While the hype around the "Big Data" buzzword has settled down a bit, the amount of data generated during chip design certainly fits the bill. Nowadays, TBs of data get generated during each tapeout, especially at lower process nodes. This presents both challenges and opportunities for chip design teams.
The challenges are well documented:
Data in the Terabytes: The amount of data generated during each ASIC or SoC design is staggering, especially at the latest process nodes. As the feature sizes go down, the amount of data generated per chip goes up, in an exponential manner.
Limitation of On-Premise Centralized Storage: All that data isn't going to fit on your desktop or home directory. The data must be stored in a central location, but finding a centralized data storage solution that can handle hundreds of terabytes of data can be challenging. The most commonly used NFS storage is often a point of contention between design and verification teams, who may not be using the same file system or may be using legacy storage systems that lack the capacity to handle the amount of data being generated. It is not uncommon for designers to send emails to archive or delete past data, a lot of which is extremely useful for future planning and analysis.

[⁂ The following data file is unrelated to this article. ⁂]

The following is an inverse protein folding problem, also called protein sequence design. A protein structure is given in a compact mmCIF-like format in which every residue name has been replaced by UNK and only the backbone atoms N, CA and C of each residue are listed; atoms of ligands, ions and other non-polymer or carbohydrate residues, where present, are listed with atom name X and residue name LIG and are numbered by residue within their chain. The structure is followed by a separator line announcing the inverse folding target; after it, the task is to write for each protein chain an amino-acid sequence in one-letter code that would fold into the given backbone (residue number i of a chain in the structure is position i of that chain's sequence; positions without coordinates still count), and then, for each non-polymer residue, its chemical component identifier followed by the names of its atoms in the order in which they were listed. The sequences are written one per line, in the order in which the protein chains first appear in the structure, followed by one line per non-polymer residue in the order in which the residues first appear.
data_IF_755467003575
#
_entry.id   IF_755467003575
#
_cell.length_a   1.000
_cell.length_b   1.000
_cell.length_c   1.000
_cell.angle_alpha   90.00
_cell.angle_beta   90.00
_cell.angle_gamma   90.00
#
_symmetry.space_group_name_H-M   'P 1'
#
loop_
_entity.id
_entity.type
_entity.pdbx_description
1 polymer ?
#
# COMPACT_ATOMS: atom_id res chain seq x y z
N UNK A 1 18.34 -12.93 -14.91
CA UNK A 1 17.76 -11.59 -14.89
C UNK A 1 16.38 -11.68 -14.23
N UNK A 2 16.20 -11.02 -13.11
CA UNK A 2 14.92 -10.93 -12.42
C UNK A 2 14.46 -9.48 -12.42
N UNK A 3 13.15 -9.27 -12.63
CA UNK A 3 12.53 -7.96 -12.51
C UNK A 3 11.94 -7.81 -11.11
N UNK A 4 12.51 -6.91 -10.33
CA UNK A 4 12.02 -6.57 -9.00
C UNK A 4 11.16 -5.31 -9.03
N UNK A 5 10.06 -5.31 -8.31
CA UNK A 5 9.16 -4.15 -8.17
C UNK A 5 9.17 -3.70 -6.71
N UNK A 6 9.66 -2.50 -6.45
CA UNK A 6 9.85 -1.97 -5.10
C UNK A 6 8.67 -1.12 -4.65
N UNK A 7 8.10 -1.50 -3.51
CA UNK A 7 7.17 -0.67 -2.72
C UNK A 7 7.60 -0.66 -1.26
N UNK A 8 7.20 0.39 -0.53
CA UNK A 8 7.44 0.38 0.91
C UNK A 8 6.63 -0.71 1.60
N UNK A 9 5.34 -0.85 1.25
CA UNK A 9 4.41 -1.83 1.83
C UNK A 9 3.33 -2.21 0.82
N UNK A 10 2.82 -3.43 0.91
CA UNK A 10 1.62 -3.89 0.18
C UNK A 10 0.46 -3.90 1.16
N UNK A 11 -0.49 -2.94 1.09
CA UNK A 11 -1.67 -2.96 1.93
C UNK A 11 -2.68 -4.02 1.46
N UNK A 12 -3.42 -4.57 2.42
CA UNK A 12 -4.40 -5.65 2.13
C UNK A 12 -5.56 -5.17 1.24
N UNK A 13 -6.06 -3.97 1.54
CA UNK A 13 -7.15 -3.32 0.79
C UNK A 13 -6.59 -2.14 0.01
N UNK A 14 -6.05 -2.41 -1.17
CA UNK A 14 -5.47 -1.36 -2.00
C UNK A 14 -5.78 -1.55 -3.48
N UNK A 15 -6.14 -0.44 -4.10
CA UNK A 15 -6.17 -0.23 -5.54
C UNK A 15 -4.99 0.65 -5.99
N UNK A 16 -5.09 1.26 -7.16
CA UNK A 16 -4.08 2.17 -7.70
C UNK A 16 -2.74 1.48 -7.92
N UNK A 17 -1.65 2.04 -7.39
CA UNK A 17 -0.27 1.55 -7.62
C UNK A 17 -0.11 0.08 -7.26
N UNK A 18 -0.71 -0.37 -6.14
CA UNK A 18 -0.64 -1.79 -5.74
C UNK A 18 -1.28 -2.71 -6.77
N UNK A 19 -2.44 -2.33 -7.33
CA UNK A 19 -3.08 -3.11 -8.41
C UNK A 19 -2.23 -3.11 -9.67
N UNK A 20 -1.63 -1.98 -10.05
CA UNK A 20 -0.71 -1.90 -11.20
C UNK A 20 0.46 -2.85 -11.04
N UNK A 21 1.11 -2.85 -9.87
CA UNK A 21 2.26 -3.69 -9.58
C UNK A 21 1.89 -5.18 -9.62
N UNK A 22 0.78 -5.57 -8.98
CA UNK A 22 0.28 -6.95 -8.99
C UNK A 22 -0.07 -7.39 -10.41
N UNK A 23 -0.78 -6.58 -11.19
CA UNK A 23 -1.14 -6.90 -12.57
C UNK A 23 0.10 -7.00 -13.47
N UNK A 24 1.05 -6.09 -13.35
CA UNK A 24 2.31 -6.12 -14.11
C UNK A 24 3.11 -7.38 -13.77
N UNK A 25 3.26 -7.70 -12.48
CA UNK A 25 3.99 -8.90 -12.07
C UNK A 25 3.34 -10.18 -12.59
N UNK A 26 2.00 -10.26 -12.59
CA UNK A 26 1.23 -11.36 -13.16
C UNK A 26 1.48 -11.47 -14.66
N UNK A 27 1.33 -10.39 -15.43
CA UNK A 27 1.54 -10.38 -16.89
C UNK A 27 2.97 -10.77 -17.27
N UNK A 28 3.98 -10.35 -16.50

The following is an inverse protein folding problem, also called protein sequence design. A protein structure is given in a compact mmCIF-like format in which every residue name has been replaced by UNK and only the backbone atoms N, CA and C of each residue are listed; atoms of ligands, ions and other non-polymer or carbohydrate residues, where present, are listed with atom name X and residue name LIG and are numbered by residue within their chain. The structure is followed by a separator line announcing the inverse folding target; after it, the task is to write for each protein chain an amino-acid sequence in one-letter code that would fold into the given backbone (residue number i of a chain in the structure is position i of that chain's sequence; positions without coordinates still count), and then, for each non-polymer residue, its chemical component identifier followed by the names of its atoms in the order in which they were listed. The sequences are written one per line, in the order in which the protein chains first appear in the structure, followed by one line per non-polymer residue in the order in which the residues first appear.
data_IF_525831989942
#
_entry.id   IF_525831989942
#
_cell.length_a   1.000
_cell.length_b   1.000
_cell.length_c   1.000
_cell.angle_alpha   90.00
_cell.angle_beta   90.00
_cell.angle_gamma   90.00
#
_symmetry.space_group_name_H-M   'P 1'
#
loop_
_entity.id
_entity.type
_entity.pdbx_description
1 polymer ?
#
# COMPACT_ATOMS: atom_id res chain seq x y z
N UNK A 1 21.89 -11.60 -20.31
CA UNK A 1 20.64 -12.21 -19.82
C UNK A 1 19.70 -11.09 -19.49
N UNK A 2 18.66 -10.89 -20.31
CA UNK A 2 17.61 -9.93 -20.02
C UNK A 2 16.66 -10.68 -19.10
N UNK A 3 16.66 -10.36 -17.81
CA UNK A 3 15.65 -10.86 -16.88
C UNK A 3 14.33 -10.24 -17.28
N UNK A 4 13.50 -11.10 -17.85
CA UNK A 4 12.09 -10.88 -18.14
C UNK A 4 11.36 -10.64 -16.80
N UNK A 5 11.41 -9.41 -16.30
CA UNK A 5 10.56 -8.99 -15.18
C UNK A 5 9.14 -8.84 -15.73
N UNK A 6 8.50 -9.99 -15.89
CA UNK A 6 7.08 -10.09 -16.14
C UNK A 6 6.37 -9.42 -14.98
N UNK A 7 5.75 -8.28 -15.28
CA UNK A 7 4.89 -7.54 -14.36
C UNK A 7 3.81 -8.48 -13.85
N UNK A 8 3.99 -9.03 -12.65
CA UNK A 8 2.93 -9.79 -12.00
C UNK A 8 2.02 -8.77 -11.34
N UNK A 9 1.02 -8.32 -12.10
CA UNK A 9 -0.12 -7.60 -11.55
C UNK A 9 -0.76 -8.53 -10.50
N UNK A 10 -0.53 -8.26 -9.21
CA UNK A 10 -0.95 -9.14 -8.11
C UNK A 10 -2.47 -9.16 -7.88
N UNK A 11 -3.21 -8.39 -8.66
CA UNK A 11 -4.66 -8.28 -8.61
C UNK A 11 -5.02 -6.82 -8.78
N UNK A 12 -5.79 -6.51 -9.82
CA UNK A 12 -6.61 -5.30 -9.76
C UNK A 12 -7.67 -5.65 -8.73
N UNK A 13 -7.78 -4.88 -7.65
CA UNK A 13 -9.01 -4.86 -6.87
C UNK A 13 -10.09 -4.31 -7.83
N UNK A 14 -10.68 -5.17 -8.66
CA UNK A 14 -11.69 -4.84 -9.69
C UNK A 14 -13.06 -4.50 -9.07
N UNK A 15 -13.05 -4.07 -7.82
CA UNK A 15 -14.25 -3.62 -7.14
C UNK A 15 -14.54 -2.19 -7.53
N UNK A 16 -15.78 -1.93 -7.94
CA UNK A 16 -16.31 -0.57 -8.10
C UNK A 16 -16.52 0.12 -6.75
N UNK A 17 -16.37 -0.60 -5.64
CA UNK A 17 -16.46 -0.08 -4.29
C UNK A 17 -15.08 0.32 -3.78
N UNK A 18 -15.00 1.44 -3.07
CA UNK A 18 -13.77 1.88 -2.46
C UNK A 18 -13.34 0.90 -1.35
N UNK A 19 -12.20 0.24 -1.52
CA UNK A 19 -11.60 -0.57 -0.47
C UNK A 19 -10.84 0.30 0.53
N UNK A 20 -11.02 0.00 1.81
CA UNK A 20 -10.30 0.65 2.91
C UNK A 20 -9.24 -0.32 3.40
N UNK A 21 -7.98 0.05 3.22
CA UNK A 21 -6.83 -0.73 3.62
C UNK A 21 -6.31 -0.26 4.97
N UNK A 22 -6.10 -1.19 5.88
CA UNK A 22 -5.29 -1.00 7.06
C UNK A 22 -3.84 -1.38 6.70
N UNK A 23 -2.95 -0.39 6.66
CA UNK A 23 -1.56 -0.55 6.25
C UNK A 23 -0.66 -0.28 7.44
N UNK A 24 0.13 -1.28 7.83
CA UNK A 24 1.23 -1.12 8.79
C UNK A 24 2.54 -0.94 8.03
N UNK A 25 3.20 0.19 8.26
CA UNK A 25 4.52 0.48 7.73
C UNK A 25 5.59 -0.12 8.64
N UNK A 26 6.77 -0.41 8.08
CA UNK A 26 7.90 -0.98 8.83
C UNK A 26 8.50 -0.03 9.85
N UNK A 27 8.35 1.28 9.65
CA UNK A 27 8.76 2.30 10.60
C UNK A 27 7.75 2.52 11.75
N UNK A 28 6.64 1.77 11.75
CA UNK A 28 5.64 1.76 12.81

Lack of Archiving: How do you organize and archive your data, effectively keeping it organized and available for later use? In our experience, this is one of the biggest challenges facing design teams, and yet the solution is simple: cloud storage.
Data Analysis: How is your team going to make sense of all that data? What's the best way to parse it, store it and analyze it? What tools are best suited for the job?
Fortunately, there are many tools, cloud services, and open source projects available for data storage, data integration and analytics.
While this broad set of options could be overwhelming, we have seen teams gain a competitive advantage by using analytics to learn insights into their design processes, in real time, without the need to go back and re-do past simulations or place and route runs. For example, a team can collect and analyze internal metrics during each cycle of the design process, while they're still working on the project. But this approach only works if you have days or weeks of past design data to compare against. The real value of analytics comes in the ability to spot trends, gain insight and make decisions quickly--when the design is still in flight.
To learn more about how our solution can help you, contact us at: firstname.lastname@example.org.